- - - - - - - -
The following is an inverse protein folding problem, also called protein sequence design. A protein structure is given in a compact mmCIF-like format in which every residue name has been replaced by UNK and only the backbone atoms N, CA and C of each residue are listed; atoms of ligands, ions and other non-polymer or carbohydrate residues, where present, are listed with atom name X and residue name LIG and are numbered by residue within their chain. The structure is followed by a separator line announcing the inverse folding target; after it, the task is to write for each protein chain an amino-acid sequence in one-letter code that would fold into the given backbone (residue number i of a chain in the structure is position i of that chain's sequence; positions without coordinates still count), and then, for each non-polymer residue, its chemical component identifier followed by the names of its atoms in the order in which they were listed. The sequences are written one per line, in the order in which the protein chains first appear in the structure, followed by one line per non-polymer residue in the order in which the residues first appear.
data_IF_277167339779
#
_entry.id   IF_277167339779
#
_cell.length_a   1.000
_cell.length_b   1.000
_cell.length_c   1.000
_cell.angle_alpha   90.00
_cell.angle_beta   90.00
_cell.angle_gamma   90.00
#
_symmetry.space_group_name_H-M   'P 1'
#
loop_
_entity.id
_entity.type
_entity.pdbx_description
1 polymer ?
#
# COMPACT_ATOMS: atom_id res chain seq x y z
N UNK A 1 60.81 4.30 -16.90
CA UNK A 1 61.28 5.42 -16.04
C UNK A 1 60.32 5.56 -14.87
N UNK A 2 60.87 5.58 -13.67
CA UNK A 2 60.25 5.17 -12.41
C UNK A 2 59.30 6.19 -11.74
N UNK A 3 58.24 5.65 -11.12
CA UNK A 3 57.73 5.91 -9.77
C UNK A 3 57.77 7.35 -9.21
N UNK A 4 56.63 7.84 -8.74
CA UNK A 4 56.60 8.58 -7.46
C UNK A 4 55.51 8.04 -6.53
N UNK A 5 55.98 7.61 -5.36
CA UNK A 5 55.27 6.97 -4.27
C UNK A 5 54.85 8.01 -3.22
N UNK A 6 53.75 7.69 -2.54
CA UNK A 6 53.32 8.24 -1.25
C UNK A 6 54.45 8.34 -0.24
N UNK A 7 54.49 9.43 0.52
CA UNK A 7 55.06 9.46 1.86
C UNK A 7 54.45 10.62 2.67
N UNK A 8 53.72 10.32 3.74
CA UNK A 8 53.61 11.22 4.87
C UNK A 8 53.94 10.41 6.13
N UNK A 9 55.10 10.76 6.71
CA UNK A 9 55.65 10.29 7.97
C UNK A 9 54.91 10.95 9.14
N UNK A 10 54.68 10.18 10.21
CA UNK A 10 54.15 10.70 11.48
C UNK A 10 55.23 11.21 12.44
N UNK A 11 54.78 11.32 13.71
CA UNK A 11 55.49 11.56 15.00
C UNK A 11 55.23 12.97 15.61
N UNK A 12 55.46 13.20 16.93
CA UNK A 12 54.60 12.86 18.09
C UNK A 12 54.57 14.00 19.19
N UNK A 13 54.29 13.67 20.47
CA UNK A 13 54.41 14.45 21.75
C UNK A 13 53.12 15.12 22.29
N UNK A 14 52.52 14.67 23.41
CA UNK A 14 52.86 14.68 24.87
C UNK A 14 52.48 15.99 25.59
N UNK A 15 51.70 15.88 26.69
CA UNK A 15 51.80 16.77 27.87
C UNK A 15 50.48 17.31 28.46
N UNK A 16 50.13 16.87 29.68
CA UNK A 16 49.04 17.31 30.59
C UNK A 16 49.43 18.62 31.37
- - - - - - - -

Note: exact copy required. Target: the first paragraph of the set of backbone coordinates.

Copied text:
The following is an inverse protein folding problem, also called protein sequence design. A protein structure is given in a compact mmCIF-like format in which every residue name has been replaced by UNK and only the backbone atoms N, CA and C of each residue are listed; atoms of ligands, ions and other non-polymer or carbohydrate residues, where present, are listed with atom name X and residue name LIG and are numbered by residue within their chain. The structure is followed by a separator line announcing the inverse folding target; after it, the task is to write for each protein chain an amino-acid sequence in one-letter code that would fold into the given backbone (residue number i of a chain in the structure is position i of that chain's sequence; positions without coordinates still count), and then, for each non-polymer residue, its chemical component identifier followed by the names of its atoms in the order in which they were listed. The sequences are written one per line, in the order in which the protein chains first appear in the structure, followed by one line per non-polymer residue in the order in which the residues first appear.